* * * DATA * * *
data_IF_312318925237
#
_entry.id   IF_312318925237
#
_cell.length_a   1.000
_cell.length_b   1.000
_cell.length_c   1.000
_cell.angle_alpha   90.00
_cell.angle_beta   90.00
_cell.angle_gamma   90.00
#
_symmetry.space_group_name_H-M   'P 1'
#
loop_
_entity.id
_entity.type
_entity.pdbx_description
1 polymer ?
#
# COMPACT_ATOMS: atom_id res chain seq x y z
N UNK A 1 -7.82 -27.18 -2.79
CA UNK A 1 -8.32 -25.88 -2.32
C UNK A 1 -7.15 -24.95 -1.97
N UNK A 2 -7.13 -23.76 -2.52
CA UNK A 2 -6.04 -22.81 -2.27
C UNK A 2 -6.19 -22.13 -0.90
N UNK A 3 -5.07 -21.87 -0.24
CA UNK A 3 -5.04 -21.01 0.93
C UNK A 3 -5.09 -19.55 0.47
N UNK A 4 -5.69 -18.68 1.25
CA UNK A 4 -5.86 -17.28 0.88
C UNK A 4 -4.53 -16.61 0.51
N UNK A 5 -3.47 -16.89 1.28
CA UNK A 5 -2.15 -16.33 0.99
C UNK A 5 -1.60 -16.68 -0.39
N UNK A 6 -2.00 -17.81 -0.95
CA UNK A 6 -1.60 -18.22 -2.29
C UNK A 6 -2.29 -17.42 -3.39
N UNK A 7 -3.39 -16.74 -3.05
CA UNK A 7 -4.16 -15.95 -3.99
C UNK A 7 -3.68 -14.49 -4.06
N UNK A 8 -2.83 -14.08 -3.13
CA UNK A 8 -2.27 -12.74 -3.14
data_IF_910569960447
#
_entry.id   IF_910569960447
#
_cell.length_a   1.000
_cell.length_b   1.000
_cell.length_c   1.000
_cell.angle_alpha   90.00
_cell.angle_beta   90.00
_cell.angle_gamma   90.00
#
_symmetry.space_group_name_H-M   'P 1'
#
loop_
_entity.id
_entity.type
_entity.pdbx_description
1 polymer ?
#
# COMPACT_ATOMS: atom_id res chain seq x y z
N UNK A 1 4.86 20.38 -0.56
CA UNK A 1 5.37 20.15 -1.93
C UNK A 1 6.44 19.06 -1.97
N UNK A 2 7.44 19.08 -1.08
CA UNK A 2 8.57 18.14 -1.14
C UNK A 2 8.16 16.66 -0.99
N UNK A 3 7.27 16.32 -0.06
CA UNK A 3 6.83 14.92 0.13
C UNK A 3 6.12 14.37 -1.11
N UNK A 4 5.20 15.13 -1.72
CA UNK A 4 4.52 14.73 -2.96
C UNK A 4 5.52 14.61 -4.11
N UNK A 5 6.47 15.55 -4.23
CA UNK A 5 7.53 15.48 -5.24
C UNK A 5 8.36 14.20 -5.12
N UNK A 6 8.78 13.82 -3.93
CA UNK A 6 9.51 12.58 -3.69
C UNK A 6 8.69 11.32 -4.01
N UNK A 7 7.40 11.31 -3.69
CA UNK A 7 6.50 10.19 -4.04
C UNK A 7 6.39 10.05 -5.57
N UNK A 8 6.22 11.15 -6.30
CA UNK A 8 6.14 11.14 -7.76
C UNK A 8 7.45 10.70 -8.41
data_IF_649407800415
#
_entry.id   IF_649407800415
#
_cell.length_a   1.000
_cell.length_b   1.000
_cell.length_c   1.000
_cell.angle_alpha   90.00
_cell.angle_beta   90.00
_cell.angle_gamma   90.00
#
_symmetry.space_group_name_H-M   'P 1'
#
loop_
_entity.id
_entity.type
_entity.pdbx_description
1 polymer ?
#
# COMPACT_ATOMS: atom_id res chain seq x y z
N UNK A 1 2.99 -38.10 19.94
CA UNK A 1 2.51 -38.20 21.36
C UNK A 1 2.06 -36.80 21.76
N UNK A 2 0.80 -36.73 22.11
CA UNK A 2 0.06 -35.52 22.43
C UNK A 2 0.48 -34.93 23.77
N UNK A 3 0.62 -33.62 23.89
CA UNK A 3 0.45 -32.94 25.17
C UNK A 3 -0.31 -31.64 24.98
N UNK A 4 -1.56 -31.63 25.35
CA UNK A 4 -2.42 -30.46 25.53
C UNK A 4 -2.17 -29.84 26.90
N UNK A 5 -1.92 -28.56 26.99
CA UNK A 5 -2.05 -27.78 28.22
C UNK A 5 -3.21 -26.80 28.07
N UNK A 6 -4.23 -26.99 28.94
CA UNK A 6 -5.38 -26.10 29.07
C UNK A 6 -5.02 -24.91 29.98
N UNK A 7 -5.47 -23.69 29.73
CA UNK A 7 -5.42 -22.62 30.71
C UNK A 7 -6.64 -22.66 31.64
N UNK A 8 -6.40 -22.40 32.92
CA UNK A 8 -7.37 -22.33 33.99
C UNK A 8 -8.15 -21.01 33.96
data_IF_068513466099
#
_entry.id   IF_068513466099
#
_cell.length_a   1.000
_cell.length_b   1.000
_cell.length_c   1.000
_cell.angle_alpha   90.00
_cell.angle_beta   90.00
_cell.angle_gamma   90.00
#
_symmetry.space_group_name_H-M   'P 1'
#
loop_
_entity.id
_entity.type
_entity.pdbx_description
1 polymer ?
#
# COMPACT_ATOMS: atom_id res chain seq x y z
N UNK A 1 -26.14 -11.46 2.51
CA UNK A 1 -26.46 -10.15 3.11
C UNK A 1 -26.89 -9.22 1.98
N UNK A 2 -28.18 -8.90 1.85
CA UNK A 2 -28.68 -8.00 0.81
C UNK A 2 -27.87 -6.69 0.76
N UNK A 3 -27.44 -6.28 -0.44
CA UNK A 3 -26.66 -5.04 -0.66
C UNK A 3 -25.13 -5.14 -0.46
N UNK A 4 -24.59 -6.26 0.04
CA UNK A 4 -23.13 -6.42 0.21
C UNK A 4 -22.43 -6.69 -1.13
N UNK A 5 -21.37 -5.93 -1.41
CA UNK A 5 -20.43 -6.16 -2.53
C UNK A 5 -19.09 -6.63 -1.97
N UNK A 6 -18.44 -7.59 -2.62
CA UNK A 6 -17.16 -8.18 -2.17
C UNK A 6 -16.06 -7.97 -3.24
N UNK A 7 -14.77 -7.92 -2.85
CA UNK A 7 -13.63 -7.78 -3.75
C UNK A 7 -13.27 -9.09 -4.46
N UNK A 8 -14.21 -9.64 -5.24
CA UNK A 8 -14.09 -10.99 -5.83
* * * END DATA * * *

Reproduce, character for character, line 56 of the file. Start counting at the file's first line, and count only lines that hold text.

#